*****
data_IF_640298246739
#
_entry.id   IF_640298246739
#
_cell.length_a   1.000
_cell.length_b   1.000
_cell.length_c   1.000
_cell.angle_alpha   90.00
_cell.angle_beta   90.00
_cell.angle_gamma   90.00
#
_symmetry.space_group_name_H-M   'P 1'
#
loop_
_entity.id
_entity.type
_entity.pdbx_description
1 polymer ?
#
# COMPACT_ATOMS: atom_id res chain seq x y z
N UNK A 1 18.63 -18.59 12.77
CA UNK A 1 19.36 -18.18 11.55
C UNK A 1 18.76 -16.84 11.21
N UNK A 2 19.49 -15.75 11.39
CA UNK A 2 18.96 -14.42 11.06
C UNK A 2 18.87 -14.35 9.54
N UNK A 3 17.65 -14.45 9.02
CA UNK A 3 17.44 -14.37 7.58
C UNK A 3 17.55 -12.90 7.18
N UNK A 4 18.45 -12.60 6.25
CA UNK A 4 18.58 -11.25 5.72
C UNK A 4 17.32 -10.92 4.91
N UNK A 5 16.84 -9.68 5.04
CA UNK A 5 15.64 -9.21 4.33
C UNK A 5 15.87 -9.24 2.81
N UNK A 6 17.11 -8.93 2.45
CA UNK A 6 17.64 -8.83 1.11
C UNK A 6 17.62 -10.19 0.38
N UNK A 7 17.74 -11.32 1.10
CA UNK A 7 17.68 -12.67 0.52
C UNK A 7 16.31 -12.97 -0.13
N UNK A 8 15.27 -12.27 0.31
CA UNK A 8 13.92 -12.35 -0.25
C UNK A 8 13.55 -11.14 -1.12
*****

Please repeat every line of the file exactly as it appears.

data_IF_640298246739
#
_entry.id   IF_640298246739
#
_cell.length_a   1.000
_cell.length_b   1.000
_cell.length_c   1.000
_cell.angle_alpha   90.00
_cell.angle_beta   90.00
_cell.angle_gamma   90.00
#
_symmetry.space_group_name_H-M   'P 1'
#
loop_
_entity.id
_entity.type
_entity.pdbx_description
1 polymer ?
#
# COMPACT_ATOMS: atom_id res chain seq x y z
N UNK A 1 18.63 -18.59 12.77
CA UNK A 1 19.36 -18.18 11.55
C UNK A 1 18.76 -16.84 11.21
N UNK A 2 19.49 -15.75 11.39
CA UNK A 2 18.96 -14.42 11.06
C UNK A 2 18.87 -14.35 9.54
N UNK A 3 17.65 -14.45 9.02
CA UNK A 3 17.44 -14.37 7.58
C UNK A 3 17.55 -12.90 7.18
N UNK A 4 18.45 -12.60 6.25
CA UNK A 4 18.58 -11.25 5.72
C UNK A 4 17.32 -10.92 4.91
N UNK A 5 16.84 -9.68 5.04
CA UNK A 5 15.64 -9.21 4.33
C UNK A 5 15.87 -9.24 2.81
N UNK A 6 17.11 -8.93 2.45
CA UNK A 6 17.64 -8.83 1.11
C UNK A 6 17.62 -10.19 0.38
N UNK A 7 17.74 -11.32 1.10
CA UNK A 7 17.68 -12.67 0.52
C UNK A 7 16.31 -12.97 -0.13
N UNK A 8 15.27 -12.27 0.31
CA UNK A 8 13.92 -12.35 -0.25
C UNK A 8 13.55 -11.14 -1.12